The treatment of CVID is similar to that of other disorders with low levels of serum immunoglobulins. In the absence of a significant T-lymphocyte defect or organ damage, immunoglobulin replacement therapy almost always brings improvement of symptoms. Immunoglobulin is extracted from a large pool of human plasma; it consists mostly of IgG and contains all the important antibodies present in the normal population.
Patients with chronic sinusitis or chronic lung disease may also require long-term treatment with broad-spectrum antibiotics. If mycoplasma or other chronic infections are suspected, antibiotics specific for those organisms may be indicated. If bronchiectasis has developed, a daily pulmonary toilet regimen (chest physiotherapy and postural drainage) may be needed to mobilize the secretions from the lungs and bronchi and make them easier to cough up.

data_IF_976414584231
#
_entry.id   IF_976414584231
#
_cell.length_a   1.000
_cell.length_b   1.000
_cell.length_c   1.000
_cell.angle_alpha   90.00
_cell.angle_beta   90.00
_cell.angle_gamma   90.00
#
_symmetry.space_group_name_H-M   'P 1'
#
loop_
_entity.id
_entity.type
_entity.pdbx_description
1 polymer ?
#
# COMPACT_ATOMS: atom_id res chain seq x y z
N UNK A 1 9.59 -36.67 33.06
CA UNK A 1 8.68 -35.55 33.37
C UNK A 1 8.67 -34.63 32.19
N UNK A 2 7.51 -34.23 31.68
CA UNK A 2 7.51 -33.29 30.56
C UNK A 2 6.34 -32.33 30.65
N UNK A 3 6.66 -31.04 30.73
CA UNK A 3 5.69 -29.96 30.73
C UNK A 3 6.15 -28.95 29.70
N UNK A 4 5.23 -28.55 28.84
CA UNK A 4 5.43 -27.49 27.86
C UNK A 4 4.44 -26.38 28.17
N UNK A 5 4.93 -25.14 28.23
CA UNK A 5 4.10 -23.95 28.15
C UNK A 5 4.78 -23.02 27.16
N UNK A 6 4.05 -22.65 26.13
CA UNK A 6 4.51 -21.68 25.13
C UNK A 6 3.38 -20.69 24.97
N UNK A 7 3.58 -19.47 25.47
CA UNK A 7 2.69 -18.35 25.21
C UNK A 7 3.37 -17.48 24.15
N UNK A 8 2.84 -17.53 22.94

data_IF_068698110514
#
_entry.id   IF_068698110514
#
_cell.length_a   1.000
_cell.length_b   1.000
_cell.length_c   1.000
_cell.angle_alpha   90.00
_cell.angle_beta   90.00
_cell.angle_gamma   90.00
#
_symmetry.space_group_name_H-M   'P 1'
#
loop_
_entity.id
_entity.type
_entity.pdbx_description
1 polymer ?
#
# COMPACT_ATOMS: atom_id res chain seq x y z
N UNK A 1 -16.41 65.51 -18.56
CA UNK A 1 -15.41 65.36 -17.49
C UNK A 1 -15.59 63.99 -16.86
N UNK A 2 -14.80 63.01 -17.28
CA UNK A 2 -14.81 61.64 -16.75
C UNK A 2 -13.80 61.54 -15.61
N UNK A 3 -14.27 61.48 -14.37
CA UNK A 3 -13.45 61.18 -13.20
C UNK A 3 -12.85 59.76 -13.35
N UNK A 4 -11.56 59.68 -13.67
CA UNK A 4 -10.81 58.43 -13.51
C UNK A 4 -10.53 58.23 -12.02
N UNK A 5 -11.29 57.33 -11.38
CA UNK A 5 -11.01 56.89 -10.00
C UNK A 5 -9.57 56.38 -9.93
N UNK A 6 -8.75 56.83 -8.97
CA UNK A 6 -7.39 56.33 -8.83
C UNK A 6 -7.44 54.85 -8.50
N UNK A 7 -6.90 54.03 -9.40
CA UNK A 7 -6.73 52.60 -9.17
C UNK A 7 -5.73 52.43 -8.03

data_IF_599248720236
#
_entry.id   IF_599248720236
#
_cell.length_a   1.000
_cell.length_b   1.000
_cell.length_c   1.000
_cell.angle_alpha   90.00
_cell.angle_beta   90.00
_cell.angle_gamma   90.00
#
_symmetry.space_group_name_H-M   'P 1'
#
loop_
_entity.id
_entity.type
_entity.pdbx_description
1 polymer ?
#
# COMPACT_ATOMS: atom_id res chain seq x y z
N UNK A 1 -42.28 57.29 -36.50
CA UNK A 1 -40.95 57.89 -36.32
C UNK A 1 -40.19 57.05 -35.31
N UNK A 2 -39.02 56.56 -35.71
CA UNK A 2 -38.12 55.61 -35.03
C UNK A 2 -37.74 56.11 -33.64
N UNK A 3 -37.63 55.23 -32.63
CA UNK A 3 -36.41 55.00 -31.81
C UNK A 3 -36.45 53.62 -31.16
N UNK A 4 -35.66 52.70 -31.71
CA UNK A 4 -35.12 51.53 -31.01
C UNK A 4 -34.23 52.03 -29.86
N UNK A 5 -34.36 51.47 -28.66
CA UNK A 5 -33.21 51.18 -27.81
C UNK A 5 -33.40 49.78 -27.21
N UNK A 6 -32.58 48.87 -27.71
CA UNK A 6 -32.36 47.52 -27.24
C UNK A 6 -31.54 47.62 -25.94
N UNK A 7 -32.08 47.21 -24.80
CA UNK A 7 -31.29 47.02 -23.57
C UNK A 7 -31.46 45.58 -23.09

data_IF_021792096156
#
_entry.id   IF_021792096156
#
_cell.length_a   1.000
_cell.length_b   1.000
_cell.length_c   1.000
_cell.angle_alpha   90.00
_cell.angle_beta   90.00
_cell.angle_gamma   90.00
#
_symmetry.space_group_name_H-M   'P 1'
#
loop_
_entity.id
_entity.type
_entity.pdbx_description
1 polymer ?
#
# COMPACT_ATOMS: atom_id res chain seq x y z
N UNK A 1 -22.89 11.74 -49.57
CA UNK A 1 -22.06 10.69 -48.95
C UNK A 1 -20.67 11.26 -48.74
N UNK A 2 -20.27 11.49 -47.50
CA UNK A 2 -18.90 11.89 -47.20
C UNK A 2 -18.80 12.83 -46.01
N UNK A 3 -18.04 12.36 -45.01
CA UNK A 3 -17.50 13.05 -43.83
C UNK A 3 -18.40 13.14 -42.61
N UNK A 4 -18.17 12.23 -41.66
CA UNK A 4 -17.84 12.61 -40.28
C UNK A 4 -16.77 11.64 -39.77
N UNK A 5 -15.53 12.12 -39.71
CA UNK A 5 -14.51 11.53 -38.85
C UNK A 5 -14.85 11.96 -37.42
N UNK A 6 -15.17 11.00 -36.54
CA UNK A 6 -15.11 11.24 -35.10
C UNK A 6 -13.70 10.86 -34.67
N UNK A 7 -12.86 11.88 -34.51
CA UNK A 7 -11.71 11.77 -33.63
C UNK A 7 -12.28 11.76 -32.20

Patients with gastrointestinal symptoms and malabsorption should be evaluated for the presence of Giardia lamblia, rotavirus and a variety of other gastrointestinal infections. In some cases inflammatory bowel disease is found, and this is treated by the medications normally prescribed for patients who are non-immunodeficient. Maintaining a balance between the immunosuppression used to control the autoimmune process while avoiding compounding the defects of the underlying primary immunodeficiency requires close cooperation between the patient and the various specialists involved in their care. If autoimmune or inflammatory disease, granulomas, or tumors develop, the treatment is usually the same as would be given to a person with a normal immune system. However when patients with CVID have these complications, there is a tendency for them to be less responsive to therapy. Regular checkups including lung function are recommended.